Back in 2012, we made a pledge to donate 1% of global turnover to the systematic planting of trees for the foreseeable future, not only to help offset our environmental footprint but also to actively recover lost ecosystems for the benefit of communities and wildlife around the world. The lastest project lead by WeForest and supported by us is in Zambia, where they are engaging with more than 800 smallscale farming families to reduce their dependency on charcoal production for cooking or earning an income.
WeForest report: One of the key pillars of the program is skill diversification through training in forestry, beehive management, permaculture and plant nurseries, for example. Two different farmers explain how their participation in the trainings have helped to diversify their incomes and care for their families.
Agness (below) attended the trainings on plant nursery, and has now started her own homebased nursery. Her orange trees in particular are thriving, and the upcoming harvest will add to her current income. She also has five beehives, of which four are currently occupied, heralding the welcome prospect of more income from honey.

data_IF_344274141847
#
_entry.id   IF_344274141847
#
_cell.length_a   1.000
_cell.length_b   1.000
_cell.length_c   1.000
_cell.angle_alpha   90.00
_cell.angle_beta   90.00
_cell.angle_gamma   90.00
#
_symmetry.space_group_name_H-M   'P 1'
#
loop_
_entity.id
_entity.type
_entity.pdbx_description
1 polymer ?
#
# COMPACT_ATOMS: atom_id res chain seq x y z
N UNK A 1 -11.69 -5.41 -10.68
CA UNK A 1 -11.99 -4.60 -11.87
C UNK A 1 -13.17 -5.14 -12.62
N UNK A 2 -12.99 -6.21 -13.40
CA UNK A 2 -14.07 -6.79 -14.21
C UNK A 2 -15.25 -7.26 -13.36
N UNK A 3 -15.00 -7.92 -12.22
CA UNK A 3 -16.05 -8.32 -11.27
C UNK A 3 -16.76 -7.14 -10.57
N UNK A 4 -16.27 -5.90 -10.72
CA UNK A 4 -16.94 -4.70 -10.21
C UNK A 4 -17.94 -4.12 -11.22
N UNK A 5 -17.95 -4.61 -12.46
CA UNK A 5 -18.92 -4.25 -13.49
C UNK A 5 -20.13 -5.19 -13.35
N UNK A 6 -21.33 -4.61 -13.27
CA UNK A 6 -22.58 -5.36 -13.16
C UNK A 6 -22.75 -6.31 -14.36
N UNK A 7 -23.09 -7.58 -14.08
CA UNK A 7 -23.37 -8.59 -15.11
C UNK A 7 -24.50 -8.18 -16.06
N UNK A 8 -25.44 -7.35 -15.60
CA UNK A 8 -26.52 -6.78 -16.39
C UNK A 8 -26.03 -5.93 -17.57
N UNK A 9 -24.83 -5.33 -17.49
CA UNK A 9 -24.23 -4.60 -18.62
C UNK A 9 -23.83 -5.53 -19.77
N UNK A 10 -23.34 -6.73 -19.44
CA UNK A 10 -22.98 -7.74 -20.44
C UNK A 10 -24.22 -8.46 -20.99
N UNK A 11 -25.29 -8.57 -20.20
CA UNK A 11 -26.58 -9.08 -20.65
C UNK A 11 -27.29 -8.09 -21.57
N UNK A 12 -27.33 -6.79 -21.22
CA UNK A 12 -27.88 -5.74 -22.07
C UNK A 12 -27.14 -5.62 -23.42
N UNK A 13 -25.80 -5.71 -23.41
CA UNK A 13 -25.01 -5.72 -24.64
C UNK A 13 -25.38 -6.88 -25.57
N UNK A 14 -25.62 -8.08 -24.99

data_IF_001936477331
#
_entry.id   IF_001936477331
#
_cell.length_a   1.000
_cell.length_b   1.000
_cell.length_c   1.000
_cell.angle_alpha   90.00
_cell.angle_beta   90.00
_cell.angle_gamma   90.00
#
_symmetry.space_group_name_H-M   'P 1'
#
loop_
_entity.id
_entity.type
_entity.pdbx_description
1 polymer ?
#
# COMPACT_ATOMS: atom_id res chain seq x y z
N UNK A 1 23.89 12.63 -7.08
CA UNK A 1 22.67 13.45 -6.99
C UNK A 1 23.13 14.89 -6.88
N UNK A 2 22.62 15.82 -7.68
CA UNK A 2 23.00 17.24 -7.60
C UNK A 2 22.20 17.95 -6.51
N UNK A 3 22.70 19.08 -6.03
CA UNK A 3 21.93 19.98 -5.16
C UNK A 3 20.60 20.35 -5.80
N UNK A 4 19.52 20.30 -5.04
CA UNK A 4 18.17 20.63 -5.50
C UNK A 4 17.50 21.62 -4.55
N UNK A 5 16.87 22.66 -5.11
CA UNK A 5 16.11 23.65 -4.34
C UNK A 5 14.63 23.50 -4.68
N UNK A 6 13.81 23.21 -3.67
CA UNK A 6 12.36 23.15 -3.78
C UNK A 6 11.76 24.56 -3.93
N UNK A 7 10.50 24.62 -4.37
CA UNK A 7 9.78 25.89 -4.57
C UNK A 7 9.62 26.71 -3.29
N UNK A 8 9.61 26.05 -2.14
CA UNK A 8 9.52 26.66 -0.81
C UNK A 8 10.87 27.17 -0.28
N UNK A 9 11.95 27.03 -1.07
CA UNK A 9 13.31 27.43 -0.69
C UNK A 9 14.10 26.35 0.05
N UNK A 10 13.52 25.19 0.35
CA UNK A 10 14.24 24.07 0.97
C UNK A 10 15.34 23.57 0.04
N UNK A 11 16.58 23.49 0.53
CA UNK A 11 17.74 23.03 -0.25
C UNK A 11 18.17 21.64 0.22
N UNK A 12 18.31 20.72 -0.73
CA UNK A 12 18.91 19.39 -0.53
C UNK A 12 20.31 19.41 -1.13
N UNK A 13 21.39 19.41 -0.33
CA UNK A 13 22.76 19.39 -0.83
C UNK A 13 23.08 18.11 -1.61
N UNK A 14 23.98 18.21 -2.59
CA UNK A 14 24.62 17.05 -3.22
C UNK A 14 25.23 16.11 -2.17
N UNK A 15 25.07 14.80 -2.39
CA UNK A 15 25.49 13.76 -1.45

Mbewe (below) joined the WeForest Assisted Natural Regeneration trainings in 2018, and found that fruit trees were a useful way to diversify his income and help pay for his childrens’ school fees. In his own words: “We all have a part to play in protecting and growing our farm forests, and we can all make a real and tangible difference – anyone can come up with his or her own nursery regardless of gender and age, so we can easily forget charcoal production.”
All photos copyright WeForest.